When Arthur Miller’s Death of a Salesman opened on Broadway in 1949, the titular salesman, Willy Loman, was instantly recognizable as the archetypal everyman of the postwar period. The character was so appealing to the theater-going public because he represented the ordinary individual beaten down by a capitalist system that treated him like an expendable cog in the profit machine. Today, the same is true of Walter White in TV’s Breaking Bad, another loser at rock bottom. Like Willy Loman, he was bullied and betrayed by the liberal order. He can’t catch a break. But where Willy accepted defeat, Walter fought back, taking his piece of the American dream by hook or by crook. Today, the people who have been knocked around won’t be denied. If they have to break the system to get what they believe they’re owed, then so be it.

The ethos of populist politics is one in which flawed characters have the moxie to beat the system and the drive to win the affection of the rest of us. We weep for Willy and cheer for Walter because we fear the same impersonal economic forces that drove them to such lengths will also steamroll us. Voters cheer for Bernie Sanders or Evo Morales because they represent the average person going up against the system, like Sarah Connor in Terminator or Frank Castle in The Punisher. The goal is to beat the rigged system or die trying, like Thelma and Louise or Bonnie and Clyde. Of course, the fact that all of these tragic figures are brought down by their own flaws tells you a lot about the narcissistic logic of identity politics in which populist strong men masquerade as competent leaders because appearance matters more than substance and character.

We need to ask one very essential question: If these leaders are so flawed, incapable, and corrupt, how have populist movements convinced so many people to rally around their cause? Populist activists tell a good story about how the system has been brought low by the unscrupulous elite. The populist leader responds by portraying himself as the opposite of those supposedly corrupt leaders. He wears the guise of the everyman, who is reviled by his betters but loved by underdogs everywhere. The thing about a good lie is that it contains a kernel of truth. And this is particularly true of the everyman persona. Most populist leaders are the sort of people who really believe themselves to have the common touch, like India’s Narendra Modi or Mexico’s Andrés Manuel López Obrador, and for the most part they do. Like-minded voters are seduced by their charisma and charm. Those who like them idolize them, and those who dislike them revile them. But there is no such thing as bad publicity. Even hatred has its uses in identity politics.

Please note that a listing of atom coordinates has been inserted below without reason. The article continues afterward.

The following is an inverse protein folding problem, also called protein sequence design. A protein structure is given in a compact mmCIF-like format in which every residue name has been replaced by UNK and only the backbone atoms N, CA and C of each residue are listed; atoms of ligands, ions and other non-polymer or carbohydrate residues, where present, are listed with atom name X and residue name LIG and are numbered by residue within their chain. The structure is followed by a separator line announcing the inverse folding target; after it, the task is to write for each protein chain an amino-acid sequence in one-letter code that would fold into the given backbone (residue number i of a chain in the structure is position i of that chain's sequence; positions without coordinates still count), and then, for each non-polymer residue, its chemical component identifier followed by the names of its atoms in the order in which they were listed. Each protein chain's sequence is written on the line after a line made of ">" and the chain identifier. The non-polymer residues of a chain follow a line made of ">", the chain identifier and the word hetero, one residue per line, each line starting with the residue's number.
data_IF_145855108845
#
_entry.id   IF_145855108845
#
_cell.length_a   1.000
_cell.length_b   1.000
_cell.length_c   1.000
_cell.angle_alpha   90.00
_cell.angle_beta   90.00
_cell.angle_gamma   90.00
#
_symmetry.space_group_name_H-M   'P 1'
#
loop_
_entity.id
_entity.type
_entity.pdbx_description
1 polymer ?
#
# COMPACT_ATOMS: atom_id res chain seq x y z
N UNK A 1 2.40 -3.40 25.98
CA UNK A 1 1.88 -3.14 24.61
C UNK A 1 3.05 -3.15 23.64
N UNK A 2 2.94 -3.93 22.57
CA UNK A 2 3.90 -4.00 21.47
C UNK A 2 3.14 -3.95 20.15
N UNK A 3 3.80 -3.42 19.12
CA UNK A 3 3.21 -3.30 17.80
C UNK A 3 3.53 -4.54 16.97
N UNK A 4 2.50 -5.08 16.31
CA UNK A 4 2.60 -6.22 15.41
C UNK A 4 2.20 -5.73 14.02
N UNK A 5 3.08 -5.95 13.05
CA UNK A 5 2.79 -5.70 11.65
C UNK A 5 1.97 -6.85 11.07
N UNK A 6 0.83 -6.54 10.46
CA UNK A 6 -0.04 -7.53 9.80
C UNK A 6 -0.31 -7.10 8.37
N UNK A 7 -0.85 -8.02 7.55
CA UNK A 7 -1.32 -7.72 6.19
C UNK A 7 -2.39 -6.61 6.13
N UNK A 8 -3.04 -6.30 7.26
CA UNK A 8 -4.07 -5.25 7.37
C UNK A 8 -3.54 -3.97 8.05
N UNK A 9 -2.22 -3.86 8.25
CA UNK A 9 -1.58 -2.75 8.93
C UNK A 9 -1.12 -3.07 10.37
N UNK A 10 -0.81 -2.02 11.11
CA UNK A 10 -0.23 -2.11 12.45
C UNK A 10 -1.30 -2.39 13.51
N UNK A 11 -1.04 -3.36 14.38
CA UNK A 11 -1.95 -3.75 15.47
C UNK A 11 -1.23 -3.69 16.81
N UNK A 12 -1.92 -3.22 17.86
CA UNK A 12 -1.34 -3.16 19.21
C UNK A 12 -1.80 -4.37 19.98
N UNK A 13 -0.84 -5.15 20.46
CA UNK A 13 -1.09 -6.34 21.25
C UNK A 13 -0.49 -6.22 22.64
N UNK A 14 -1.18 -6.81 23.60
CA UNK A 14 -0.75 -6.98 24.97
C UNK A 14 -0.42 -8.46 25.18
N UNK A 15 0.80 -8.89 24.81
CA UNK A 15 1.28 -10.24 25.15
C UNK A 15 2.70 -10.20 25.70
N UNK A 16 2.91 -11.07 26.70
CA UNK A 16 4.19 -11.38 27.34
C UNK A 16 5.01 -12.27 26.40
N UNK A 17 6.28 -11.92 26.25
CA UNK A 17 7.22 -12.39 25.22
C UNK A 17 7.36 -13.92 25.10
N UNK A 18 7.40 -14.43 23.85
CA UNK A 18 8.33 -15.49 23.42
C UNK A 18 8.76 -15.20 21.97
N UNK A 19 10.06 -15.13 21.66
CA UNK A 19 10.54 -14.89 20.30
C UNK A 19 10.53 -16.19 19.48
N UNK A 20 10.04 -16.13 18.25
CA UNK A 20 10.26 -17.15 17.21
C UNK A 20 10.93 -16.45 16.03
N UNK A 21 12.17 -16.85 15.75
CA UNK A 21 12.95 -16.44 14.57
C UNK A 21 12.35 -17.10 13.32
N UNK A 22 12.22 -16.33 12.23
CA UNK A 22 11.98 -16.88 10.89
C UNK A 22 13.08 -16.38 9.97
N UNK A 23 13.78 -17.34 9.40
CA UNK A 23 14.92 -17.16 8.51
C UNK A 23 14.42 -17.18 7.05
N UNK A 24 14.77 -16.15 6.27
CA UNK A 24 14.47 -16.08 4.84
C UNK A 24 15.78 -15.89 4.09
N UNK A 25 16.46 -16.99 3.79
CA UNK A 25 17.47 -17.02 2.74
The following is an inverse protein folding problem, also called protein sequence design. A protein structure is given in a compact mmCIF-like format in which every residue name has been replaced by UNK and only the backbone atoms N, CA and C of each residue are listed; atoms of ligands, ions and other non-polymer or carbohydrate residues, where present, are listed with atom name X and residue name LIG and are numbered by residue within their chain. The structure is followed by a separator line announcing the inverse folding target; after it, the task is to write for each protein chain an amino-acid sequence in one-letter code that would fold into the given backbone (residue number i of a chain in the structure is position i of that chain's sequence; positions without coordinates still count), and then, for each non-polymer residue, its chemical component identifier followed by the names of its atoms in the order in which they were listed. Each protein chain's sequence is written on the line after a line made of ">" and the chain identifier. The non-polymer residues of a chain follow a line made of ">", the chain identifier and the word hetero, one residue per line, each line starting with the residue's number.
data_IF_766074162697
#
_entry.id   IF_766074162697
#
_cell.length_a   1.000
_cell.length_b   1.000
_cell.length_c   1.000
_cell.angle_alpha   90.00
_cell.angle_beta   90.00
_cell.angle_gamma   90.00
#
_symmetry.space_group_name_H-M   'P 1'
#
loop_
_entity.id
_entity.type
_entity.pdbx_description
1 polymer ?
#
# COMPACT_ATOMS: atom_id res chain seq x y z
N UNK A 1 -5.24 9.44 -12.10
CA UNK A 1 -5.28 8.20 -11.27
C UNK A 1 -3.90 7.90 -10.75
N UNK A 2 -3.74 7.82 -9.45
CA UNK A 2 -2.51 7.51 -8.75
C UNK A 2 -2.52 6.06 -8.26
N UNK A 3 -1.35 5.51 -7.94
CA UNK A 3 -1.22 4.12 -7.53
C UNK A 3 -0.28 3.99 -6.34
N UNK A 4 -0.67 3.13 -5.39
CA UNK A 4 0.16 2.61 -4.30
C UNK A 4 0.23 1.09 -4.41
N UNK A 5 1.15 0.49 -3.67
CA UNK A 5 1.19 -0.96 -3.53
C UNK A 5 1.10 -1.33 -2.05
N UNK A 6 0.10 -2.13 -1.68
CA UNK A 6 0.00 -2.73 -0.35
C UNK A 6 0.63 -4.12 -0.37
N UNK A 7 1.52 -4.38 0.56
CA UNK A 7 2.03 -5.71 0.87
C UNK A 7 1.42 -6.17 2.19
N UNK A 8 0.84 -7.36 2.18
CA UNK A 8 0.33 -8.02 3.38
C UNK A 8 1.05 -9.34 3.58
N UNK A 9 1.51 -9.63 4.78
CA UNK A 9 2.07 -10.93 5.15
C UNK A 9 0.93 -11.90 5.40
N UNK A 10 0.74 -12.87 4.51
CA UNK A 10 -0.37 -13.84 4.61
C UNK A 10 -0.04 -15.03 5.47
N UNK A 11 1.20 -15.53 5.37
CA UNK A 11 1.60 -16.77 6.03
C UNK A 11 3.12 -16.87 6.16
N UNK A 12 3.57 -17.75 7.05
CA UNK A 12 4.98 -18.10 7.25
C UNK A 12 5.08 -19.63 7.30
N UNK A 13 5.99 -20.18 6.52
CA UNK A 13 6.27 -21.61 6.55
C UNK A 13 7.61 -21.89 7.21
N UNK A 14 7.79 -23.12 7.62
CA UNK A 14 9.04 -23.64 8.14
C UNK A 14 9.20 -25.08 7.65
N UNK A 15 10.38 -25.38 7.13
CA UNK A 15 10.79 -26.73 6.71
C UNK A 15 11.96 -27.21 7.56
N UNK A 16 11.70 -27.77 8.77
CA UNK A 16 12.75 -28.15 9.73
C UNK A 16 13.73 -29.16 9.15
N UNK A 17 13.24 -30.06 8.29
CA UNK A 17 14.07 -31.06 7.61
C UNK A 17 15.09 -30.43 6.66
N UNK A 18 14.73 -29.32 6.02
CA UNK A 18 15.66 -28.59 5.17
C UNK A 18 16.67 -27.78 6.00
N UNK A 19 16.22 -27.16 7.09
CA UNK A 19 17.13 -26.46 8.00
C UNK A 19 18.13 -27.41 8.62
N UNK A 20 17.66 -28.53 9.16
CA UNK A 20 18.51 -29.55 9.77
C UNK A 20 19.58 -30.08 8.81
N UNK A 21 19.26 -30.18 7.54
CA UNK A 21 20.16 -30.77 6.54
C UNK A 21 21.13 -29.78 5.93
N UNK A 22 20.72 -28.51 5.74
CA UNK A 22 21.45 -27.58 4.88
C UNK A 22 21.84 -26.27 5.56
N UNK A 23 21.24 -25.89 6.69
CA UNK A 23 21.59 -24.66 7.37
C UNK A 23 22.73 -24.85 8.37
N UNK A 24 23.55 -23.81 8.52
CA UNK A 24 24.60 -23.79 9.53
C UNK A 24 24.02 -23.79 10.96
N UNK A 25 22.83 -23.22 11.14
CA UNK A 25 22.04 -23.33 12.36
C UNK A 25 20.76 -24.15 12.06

In the shadow of the Russian invasion of Ukraine, two experts show us how and why global populism has taken root and what it will take to turn the tide

From Trumpian America to Putin’s nationalist Russia, and from Poland to the Philippines, rapid change and rising inequality have fueled a retreat into tribalist nationalism fed by a fear of being left behind. Populist leaders reach into this fear, using it as a lever to power with empty promises of looking out for the little person and promising a return to national greatness. This is happening in countries spread across the globe and the political spectrum, arising in the right and the left alike, and recently brought into harsh relief against Putin’s brutal invasion of Ukraine. So why are we so susceptible to this pernicious political style at this moment? How did we get here? And more importantly, will we get back to more even-handed governments?

Filled with original research, political scientists Drache and Froese have written a chilling, compelling analysis of the rise of populism, and reveal what it will take to douse the flames. This is an essential read for anyone concerned about the encroachments on freedom and the rule of law around the world.


“Daniel Drache and Marc Froese have written an essential primer on modern populist authoritarianism. They unpack its origins, its internal dynamics, and its likely evolution, demonstrating why it poses a mortal threat to liberal democracy. We can’t defend the freedoms and institutions we treasure if we don’t accurately understand why they’re in danger. This book is a vital contribution to that defense.” — Thomas Homer-Dixon, executive director, Cascade Institute, author of Commanding Hope: The Power We Have to Renew a World in Peril

“Written by political scientists Daniel Drache of York University and Marc Froese of Burman University in Lacombe, this engaging and disturbing book is a warning that “the past decade will be remembered by historians for the fact that the populist insurgency held a knife to the throat of liberal democracy and got away with it.” — Alberta Views